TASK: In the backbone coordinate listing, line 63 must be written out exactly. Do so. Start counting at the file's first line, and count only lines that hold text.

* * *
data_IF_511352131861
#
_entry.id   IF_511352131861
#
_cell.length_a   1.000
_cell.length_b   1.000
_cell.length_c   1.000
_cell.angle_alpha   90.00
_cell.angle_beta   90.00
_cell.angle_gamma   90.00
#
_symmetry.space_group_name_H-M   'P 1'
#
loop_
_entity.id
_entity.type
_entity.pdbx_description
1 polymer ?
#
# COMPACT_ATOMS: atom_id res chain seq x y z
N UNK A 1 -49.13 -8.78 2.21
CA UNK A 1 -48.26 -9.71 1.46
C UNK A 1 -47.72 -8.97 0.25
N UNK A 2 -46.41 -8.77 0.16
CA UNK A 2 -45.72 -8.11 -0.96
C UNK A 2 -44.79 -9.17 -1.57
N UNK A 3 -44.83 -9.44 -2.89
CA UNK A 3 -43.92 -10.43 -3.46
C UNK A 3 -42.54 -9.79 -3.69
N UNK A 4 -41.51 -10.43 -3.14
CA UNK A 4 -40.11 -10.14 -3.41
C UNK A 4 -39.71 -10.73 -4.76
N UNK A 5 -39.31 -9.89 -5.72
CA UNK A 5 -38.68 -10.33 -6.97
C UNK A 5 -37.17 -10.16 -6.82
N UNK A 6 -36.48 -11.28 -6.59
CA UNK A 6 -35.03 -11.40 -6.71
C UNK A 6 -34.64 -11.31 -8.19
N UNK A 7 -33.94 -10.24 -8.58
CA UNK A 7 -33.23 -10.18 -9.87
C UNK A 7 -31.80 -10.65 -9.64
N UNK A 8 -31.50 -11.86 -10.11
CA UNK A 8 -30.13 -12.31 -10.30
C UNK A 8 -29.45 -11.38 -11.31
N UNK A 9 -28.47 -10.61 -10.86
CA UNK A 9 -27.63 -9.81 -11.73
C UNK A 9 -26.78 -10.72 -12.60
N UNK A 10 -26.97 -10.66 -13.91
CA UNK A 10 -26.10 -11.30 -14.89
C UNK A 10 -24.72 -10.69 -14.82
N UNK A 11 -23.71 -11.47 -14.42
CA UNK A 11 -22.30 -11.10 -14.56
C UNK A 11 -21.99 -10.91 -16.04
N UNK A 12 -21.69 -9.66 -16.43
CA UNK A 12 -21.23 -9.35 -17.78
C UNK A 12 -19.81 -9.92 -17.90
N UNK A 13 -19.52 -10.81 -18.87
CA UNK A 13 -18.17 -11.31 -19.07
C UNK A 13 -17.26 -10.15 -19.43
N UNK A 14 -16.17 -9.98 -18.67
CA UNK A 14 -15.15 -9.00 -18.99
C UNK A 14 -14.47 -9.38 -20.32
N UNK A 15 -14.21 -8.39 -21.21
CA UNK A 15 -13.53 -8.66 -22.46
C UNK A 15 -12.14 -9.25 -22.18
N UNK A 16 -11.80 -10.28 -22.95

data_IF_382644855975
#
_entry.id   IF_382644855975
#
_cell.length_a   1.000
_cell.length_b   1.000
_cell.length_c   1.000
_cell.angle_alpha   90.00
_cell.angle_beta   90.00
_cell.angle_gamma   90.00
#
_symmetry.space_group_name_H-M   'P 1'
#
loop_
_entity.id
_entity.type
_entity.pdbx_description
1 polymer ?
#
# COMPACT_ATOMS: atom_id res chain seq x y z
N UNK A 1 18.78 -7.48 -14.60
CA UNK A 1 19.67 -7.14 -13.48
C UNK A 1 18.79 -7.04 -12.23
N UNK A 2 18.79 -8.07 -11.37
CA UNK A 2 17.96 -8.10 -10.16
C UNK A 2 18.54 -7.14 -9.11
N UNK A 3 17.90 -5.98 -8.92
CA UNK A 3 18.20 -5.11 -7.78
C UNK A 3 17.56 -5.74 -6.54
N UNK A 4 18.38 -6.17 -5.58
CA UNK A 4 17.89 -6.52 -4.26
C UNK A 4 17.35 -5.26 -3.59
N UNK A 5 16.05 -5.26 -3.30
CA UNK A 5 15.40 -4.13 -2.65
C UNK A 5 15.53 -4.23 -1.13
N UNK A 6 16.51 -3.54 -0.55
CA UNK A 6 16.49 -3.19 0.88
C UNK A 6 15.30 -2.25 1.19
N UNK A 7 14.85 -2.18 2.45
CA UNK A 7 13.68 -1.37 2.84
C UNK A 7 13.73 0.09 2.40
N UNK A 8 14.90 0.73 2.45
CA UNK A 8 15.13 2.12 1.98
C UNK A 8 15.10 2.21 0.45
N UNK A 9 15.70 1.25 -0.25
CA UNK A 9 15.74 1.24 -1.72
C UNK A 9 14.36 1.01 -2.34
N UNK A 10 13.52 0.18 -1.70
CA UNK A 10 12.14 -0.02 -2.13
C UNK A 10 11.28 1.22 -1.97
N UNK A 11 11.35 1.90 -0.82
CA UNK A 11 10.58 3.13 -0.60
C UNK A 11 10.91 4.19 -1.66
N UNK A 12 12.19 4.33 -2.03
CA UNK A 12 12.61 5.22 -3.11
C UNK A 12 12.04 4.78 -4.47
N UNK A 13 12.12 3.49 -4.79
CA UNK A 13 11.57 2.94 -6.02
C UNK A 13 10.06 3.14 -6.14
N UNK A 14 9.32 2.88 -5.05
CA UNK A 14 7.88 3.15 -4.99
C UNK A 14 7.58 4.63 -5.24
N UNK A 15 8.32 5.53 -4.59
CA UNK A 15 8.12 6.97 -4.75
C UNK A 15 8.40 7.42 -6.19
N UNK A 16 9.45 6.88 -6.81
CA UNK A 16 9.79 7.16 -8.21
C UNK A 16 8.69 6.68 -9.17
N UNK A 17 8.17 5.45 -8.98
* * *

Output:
N UNK A 15 -14.21 -8.39 -21.21